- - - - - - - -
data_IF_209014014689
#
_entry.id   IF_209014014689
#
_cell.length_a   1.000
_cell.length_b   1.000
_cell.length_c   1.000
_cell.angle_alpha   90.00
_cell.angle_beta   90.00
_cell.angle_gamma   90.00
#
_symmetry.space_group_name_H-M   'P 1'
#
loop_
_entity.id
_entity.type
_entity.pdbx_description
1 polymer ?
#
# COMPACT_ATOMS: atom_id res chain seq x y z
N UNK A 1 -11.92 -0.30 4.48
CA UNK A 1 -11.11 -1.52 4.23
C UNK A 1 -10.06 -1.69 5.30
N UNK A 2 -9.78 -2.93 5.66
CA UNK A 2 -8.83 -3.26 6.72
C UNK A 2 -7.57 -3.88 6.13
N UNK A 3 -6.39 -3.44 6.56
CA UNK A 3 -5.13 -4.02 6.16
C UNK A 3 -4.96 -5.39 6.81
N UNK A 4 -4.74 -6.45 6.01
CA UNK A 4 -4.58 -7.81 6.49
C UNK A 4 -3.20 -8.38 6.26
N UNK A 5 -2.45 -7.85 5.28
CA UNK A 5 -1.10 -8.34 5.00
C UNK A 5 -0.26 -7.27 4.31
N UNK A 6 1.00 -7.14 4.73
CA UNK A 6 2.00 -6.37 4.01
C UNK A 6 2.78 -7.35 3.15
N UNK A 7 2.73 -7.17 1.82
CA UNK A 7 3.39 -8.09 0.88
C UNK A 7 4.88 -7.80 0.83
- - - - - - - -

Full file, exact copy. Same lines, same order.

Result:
data_IF_209014014689
#
_entry.id   IF_209014014689
#
_cell.length_a   1.000
_cell.length_b   1.000
_cell.length_c   1.000
_cell.angle_alpha   90.00
_cell.angle_beta   90.00
_cell.angle_gamma   90.00
#
_symmetry.space_group_name_H-M   'P 1'
#
loop_
_entity.id
_entity.type
_entity.pdbx_description
1 polymer ?
#
# COMPACT_ATOMS: atom_id res chain seq x y z
N UNK A 1 -11.92 -0.30 4.48
CA UNK A 1 -11.11 -1.52 4.23
C UNK A 1 -10.06 -1.69 5.30
N UNK A 2 -9.78 -2.93 5.66
CA UNK A 2 -8.83 -3.26 6.72
C UNK A 2 -7.57 -3.88 6.13
N UNK A 3 -6.39 -3.44 6.56
CA UNK A 3 -5.13 -4.02 6.16
C UNK A 3 -4.96 -5.39 6.81
N UNK A 4 -4.74 -6.45 6.01
CA UNK A 4 -4.58 -7.81 6.49
C UNK A 4 -3.20 -8.38 6.26
N UNK A 5 -2.45 -7.85 5.28
CA UNK A 5 -1.10 -8.34 5.00
C UNK A 5 -0.26 -7.27 4.31
N UNK A 6 1.00 -7.14 4.73
CA UNK A 6 2.00 -6.37 4.01
C UNK A 6 2.78 -7.35 3.15
N UNK A 7 2.73 -7.17 1.82
CA UNK A 7 3.39 -8.09 0.88
C UNK A 7 4.88 -7.80 0.83